Last week in The War on Girls: NYC Schools Pushing Plan B on Young Girls I wrote about NYC’s outrageous policy of pushing the morning after pill on teen-aged girls through the schools.
This week’s story is from a September 26 CNS article detailing an even more outrageous update to the guidelines of the American College of Obstetricians and Gynecologists to make dangerous IUDs and hormonal implants the “first-line contraceptive options” for teen-aged girls, which should be “discussed at each doctor’s visit.” The updated guidelines recommend that doctors suggest these “longer term alternatives” that “can be left inserted inside a woman’s body and left in place for several years.”
I am seriously beginning to question if the health and well-being of girls is of any concern to the population control people. Also, just who is in charge of our various medical associations? It appears that social agendas take precedent over patient care with these groups, at least when the patient in question is a girl.
According to Dr Bill Toffler, professor of family medicine at Oregon Health and Science University, the devices this new update recommends in the Ob-Gyn guidelines are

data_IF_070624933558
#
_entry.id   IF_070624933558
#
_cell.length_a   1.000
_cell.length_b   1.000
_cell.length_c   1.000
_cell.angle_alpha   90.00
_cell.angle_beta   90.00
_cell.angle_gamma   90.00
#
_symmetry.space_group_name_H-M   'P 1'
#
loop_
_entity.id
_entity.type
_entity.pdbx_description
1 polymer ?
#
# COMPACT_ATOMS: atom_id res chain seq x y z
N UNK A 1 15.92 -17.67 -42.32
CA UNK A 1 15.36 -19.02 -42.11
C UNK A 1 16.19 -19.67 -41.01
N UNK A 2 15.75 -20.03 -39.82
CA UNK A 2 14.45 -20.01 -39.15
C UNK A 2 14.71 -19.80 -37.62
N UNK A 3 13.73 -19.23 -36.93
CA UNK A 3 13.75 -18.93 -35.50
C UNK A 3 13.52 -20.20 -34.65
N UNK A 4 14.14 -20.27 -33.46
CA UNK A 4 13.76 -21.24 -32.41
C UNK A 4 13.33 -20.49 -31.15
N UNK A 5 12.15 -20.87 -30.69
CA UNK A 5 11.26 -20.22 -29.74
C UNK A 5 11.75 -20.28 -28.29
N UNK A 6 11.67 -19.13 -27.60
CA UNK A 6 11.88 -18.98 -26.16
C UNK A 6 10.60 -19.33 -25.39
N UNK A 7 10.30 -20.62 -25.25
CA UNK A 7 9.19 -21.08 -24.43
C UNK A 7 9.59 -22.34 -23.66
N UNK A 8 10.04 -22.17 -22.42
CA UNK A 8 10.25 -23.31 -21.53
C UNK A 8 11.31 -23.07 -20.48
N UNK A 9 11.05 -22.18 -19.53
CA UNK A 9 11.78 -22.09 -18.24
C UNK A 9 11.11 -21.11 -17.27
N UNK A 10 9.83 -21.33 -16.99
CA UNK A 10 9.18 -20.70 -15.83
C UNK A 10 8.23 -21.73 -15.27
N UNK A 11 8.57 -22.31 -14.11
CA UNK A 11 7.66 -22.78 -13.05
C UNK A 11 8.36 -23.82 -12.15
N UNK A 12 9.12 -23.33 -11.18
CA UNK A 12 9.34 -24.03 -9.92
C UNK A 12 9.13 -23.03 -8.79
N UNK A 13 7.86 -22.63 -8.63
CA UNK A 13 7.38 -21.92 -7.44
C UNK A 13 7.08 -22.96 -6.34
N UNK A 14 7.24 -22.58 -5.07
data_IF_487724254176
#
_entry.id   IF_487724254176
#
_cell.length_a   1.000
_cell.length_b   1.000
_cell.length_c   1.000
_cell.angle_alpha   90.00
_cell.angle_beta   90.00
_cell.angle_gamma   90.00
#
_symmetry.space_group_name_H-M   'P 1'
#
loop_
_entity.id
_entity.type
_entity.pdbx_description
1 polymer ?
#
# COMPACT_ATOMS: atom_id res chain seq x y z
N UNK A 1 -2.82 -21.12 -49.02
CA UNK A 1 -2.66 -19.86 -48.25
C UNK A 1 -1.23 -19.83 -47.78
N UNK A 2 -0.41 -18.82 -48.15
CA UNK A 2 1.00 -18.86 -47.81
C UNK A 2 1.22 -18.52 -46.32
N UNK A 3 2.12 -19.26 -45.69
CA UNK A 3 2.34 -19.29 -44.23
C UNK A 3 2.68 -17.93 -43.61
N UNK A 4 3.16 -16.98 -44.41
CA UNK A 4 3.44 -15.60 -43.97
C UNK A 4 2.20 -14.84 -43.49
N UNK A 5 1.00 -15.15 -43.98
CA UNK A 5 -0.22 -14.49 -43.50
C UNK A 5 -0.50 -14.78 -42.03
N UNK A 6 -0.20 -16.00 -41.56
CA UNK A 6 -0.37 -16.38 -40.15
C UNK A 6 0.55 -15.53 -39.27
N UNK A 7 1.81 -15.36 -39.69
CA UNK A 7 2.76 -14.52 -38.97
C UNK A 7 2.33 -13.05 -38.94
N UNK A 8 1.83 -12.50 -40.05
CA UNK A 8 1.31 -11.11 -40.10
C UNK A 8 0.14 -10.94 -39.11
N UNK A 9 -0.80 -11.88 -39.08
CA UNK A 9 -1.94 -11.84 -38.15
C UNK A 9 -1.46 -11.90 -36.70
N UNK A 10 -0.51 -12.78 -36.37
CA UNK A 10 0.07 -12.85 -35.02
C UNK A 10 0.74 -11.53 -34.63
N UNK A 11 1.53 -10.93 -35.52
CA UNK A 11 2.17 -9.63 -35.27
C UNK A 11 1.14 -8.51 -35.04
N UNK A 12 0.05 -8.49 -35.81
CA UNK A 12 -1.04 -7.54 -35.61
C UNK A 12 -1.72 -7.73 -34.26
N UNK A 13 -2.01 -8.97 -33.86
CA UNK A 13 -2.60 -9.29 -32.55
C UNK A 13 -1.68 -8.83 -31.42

“… typically expensive, costing hundreds of dollars, although under the Affordable Care Act, minors will have access to IUDs and other contraceptives at no cost, and in some states will be able to receive them without parental consent.
“The devices also release powerful hormones within the body and can lead to a significant risk of infection, especially during the early stages,” he said.
“Essentially, you’re putting a foreign body into a normally sterile cavity,” he explained.
“In addition, one in every 1000 women who use an IUD will have their uterus perforated, potentially putting their future fertility at risk,” he said.
Toffler warned that the promoters of the new guidelines “have thrown these concerns under the bus” in their zeal to reduce teenage pregnancy rates.
However, their attempts to do so may actually contribute to teenagers having “less inhibition” about sex and engaging in increasing levels of risky behavior, he said.
“People may be falsely reassured,” he explained, noting that with the average teenage relationship lasting only three months, many young people are already involved in numerous “fleeting” sexual relationships.
In addition, Toffler said, the promotions of IUDs are misleading, and women are not properly informed about how they function.
He explained that it is an undisputed fact that “one of the ways they work is to interfere with implantation,” thus ending the life of an already-created human embryo.
Some women who think they are simply using a preventive form of contraception may not realize that the device is also an abortion-inducing agent, he observed.
Toffler also said that he has had personal experience with women who became pregnant while using IUDs, posing a risk in removing the device. Such situations are also associated with higher proportions of ectopic pregnancies, which occur outside the womb and can be life-threatening for the mother. (Read more here.)